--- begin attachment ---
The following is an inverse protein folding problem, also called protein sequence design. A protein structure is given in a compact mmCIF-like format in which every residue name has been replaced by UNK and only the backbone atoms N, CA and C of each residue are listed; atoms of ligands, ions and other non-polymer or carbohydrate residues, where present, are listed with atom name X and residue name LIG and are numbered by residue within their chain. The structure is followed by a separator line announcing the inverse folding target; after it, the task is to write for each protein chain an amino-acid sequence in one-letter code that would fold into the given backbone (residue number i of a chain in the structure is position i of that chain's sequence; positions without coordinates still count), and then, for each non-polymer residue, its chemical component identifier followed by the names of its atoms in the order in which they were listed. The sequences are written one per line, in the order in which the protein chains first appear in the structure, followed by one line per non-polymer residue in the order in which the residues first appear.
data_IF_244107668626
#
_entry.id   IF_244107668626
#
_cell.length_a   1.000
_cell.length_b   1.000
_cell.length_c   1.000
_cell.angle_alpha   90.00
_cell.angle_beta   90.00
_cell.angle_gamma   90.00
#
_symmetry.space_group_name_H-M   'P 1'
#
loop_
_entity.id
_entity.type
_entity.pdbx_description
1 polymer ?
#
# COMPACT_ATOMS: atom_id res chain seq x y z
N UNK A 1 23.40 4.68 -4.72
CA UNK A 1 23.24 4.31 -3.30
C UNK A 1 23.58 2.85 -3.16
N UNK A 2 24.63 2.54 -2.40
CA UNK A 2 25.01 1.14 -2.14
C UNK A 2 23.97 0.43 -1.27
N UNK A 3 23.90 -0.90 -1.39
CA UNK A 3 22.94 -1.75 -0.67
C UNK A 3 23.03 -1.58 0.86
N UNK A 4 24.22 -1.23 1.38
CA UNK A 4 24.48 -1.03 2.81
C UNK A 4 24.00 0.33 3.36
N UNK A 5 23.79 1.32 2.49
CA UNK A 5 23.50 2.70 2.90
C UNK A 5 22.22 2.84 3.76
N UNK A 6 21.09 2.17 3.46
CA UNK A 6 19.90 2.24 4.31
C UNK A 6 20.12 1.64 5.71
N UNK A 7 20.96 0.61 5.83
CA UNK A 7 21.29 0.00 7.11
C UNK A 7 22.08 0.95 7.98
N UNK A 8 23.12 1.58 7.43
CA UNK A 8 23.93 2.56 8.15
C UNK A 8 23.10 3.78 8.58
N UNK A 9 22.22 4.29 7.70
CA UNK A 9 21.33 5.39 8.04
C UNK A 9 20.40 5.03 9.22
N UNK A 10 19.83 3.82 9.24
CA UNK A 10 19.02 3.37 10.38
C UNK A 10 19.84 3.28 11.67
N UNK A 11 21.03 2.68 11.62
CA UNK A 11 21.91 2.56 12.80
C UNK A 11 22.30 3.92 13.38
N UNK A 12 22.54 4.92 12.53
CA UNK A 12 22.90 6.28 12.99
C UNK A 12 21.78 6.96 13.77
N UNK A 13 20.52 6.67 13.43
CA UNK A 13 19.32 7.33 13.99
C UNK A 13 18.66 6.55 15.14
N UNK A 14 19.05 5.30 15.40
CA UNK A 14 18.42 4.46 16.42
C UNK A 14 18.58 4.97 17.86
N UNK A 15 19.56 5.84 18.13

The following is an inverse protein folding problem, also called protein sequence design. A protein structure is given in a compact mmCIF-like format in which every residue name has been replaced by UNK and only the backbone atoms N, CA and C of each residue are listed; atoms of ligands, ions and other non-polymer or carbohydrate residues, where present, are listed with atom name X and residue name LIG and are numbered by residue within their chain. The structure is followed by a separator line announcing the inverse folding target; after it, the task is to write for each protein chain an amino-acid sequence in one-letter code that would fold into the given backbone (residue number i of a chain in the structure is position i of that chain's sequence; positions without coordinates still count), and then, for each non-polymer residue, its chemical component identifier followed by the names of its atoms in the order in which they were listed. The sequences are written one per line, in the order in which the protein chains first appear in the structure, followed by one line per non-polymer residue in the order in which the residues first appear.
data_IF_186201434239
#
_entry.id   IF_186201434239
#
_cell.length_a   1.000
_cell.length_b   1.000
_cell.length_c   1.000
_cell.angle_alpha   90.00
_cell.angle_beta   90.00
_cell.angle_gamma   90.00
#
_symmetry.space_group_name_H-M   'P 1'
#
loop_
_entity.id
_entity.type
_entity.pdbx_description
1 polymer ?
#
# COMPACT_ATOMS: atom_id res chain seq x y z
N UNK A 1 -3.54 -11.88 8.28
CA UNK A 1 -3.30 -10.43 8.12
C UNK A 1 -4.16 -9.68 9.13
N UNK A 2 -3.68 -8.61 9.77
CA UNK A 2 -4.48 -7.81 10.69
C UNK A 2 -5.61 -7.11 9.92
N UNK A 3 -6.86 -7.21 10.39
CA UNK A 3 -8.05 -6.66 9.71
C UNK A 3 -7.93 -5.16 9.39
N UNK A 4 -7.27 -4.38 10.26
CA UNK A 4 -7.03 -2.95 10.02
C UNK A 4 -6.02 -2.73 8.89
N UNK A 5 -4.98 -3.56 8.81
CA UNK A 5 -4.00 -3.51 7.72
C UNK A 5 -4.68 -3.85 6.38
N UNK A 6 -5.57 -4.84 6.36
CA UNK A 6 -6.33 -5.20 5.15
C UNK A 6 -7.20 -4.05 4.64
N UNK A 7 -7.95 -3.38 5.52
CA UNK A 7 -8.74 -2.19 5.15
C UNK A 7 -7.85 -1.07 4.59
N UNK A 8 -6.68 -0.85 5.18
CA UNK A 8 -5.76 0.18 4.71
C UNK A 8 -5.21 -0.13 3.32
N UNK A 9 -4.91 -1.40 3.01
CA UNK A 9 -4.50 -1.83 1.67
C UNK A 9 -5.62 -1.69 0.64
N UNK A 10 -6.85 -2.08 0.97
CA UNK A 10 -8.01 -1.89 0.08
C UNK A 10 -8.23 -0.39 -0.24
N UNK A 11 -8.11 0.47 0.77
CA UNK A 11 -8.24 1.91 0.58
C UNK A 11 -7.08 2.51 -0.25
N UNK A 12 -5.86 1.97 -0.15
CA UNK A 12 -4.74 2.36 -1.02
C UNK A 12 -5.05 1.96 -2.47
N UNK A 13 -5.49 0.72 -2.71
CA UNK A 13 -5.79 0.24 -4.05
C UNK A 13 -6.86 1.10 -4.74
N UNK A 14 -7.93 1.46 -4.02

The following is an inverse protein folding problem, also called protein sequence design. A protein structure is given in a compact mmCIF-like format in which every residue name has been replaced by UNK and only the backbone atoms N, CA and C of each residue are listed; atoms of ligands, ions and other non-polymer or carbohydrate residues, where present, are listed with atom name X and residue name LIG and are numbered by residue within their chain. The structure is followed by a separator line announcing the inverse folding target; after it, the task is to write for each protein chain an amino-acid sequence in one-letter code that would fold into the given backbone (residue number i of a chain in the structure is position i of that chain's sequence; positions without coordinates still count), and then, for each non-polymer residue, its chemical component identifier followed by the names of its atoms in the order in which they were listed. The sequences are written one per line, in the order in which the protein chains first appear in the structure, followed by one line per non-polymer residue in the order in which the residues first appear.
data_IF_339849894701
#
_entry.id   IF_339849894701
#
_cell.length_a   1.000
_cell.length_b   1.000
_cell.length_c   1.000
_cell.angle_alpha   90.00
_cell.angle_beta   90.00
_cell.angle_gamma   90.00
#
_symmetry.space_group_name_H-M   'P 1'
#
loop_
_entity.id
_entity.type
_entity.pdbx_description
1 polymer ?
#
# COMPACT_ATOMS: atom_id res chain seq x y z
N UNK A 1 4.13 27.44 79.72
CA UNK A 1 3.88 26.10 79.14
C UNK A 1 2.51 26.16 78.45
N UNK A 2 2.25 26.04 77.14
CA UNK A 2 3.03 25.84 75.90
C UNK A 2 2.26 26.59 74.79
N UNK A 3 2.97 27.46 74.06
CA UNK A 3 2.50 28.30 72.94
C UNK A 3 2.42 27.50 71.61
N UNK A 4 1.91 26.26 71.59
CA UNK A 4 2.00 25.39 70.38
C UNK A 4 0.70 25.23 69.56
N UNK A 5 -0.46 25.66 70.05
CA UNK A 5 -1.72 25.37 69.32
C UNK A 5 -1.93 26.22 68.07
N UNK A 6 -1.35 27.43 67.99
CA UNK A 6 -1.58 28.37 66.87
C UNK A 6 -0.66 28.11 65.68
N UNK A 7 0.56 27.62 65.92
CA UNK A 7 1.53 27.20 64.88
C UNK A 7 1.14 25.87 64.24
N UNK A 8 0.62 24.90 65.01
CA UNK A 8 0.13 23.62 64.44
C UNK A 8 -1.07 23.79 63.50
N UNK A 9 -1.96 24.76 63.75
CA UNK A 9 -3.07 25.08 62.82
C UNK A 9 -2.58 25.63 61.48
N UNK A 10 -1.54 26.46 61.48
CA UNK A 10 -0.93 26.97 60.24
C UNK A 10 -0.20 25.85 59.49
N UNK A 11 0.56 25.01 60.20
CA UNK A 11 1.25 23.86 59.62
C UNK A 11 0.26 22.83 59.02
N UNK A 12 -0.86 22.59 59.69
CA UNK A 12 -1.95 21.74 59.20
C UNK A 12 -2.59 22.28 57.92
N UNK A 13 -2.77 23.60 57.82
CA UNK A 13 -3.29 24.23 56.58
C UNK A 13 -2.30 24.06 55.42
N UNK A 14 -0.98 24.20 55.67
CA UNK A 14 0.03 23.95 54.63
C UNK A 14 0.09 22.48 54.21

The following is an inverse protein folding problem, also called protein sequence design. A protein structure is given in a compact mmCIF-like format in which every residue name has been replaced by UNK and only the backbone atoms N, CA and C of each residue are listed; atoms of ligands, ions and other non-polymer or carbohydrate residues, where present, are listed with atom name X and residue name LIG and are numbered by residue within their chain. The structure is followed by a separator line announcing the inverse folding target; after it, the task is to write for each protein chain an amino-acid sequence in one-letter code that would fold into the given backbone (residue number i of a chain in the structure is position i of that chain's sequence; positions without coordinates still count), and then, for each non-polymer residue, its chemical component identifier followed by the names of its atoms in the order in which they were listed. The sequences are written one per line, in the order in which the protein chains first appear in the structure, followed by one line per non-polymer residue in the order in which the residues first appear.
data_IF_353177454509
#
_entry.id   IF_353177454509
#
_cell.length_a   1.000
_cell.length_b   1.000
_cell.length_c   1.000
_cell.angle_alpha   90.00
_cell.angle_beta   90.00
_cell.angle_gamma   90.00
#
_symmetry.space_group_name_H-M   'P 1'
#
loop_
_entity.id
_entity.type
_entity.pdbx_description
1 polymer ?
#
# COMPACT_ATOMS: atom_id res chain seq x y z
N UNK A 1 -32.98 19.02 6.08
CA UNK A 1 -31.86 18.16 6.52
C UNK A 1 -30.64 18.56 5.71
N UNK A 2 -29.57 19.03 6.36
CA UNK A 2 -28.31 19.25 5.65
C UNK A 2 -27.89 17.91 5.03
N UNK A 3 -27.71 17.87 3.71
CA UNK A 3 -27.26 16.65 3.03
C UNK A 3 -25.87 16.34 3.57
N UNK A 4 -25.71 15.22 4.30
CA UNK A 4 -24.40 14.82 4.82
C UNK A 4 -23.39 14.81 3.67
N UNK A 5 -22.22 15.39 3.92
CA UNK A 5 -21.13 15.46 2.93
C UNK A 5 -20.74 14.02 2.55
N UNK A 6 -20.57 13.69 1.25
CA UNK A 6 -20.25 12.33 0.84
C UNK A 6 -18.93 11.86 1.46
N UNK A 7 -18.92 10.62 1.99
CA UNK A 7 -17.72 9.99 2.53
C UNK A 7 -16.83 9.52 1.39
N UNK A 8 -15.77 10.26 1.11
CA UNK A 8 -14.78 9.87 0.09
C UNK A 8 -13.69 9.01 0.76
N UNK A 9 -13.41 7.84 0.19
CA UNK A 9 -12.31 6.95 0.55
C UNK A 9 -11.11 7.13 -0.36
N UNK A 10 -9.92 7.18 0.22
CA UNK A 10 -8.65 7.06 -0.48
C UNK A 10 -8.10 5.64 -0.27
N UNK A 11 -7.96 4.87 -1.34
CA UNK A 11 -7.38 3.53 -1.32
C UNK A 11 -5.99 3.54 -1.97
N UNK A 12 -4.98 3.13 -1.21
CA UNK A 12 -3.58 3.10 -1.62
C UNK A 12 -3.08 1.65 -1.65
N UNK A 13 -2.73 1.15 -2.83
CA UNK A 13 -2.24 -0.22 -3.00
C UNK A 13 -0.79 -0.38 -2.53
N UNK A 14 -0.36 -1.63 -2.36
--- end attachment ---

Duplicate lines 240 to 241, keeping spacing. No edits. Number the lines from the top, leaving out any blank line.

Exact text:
N UNK A 11 -7.96 4.87 -1.34
CA UNK A 11 -7.38 3.53 -1.32